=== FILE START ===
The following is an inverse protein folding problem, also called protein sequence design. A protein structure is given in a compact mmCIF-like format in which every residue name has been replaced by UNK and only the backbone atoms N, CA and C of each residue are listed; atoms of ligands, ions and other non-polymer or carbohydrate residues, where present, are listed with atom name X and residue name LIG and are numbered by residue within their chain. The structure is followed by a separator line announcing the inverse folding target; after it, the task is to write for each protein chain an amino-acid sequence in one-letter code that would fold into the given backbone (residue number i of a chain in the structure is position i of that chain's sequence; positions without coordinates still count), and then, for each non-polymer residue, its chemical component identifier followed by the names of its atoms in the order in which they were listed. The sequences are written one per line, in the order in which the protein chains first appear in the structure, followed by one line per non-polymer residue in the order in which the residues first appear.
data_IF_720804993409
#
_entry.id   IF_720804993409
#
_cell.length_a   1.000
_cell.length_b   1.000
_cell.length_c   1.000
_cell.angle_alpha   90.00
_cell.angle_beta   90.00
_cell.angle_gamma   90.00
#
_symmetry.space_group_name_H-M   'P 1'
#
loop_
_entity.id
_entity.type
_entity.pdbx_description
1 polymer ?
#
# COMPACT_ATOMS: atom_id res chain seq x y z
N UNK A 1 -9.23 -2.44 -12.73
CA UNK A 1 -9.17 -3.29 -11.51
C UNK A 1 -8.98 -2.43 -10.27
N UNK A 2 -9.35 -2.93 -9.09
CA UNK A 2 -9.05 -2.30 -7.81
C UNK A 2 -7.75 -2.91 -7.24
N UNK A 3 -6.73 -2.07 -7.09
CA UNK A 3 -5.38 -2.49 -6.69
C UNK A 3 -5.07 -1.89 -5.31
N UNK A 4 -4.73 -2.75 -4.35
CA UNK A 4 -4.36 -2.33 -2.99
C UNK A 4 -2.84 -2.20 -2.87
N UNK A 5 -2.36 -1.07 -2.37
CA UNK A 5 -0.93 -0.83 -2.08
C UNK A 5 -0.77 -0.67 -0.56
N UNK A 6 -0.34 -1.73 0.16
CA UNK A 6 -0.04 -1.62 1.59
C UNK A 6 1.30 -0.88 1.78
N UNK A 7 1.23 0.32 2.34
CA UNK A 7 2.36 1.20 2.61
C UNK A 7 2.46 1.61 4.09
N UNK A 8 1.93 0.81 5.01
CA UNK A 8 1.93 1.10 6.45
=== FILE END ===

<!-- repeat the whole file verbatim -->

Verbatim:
The following is an inverse protein folding problem, also called protein sequence design. A protein structure is given in a compact mmCIF-like format in which every residue name has been replaced by UNK and only the backbone atoms N, CA and C of each residue are listed; atoms of ligands, ions and other non-polymer or carbohydrate residues, where present, are listed with atom name X and residue name LIG and are numbered by residue within their chain. The structure is followed by a separator line announcing the inverse folding target; after it, the task is to write for each protein chain an amino-acid sequence in one-letter code that would fold into the given backbone (residue number i of a chain in the structure is position i of that chain's sequence; positions without coordinates still count), and then, for each non-polymer residue, its chemical component identifier followed by the names of its atoms in the order in which they were listed. The sequences are written one per line, in the order in which the protein chains first appear in the structure, followed by one line per non-polymer residue in the order in which the residues first appear.
data_IF_720804993409
#
_entry.id   IF_720804993409
#
_cell.length_a   1.000
_cell.length_b   1.000
_cell.length_c   1.000
_cell.angle_alpha   90.00
_cell.angle_beta   90.00
_cell.angle_gamma   90.00
#
_symmetry.space_group_name_H-M   'P 1'
#
loop_
_entity.id
_entity.type
_entity.pdbx_description
1 polymer ?
#
# COMPACT_ATOMS: atom_id res chain seq x y z
N UNK A 1 -9.23 -2.44 -12.73
CA UNK A 1 -9.17 -3.29 -11.51
C UNK A 1 -8.98 -2.43 -10.27
N UNK A 2 -9.35 -2.93 -9.09
CA UNK A 2 -9.05 -2.30 -7.81
C UNK A 2 -7.75 -2.91 -7.24
N UNK A 3 -6.73 -2.07 -7.09
CA UNK A 3 -5.38 -2.49 -6.69
C UNK A 3 -5.07 -1.89 -5.31
N UNK A 4 -4.73 -2.75 -4.35
CA UNK A 4 -4.36 -2.33 -2.99
C UNK A 4 -2.84 -2.20 -2.87
N UNK A 5 -2.36 -1.07 -2.37
CA UNK A 5 -0.93 -0.83 -2.08
C UNK A 5 -0.77 -0.67 -0.56
N UNK A 6 -0.34 -1.73 0.16
CA UNK A 6 -0.04 -1.62 1.59
C UNK A 6 1.30 -0.88 1.78
N UNK A 7 1.23 0.32 2.34
CA UNK A 7 2.36 1.20 2.61
C UNK A 7 2.46 1.61 4.09
N UNK A 8 1.93 0.81 5.01
CA UNK A 8 1.93 1.10 6.45